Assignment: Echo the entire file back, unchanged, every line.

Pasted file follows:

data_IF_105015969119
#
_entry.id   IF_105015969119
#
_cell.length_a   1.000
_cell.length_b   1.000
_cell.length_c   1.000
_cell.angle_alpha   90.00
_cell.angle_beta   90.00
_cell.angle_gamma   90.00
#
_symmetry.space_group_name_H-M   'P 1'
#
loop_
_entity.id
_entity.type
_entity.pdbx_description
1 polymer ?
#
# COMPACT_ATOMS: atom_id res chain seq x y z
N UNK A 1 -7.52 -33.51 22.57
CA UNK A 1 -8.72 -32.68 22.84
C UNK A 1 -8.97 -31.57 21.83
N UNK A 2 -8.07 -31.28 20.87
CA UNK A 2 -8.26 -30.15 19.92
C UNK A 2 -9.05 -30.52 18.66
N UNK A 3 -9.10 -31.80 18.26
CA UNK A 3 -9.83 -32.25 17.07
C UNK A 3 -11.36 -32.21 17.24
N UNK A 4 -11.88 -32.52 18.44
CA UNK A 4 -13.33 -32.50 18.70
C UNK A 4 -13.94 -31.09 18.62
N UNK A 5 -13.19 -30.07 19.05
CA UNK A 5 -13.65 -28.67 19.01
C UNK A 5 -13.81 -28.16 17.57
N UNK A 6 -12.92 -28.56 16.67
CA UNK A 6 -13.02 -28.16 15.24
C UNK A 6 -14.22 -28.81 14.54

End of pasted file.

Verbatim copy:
data_IF_105015969119
#
_entry.id   IF_105015969119
#
_cell.length_a   1.000
_cell.length_b   1.000
_cell.length_c   1.000
_cell.angle_alpha   90.00
_cell.angle_beta   90.00
_cell.angle_gamma   90.00
#
_symmetry.space_group_name_H-M   'P 1'
#
loop_
_entity.id
_entity.type
_entity.pdbx_description
1 polymer ?
#
# COMPACT_ATOMS: atom_id res chain seq x y z
N UNK A 1 -7.52 -33.51 22.57
CA UNK A 1 -8.72 -32.68 22.84
C UNK A 1 -8.97 -31.57 21.83
N UNK A 2 -8.07 -31.28 20.87
CA UNK A 2 -8.26 -30.15 19.92
C UNK A 2 -9.05 -30.52 18.66
N UNK A 3 -9.10 -31.80 18.26
CA UNK A 3 -9.83 -32.25 17.07
C UNK A 3 -11.36 -32.21 17.24
N UNK A 4 -11.88 -32.52 18.44
CA UNK A 4 -13.33 -32.50 18.70
C UNK A 4 -13.94 -31.09 18.62
N UNK A 5 -13.19 -30.07 19.05
CA UNK A 5 -13.65 -28.67 19.01
C UNK A 5 -13.81 -28.16 17.57
N UNK A 6 -12.92 -28.56 16.67
CA UNK A 6 -13.02 -28.16 15.24
C UNK A 6 -14.22 -28.81 14.54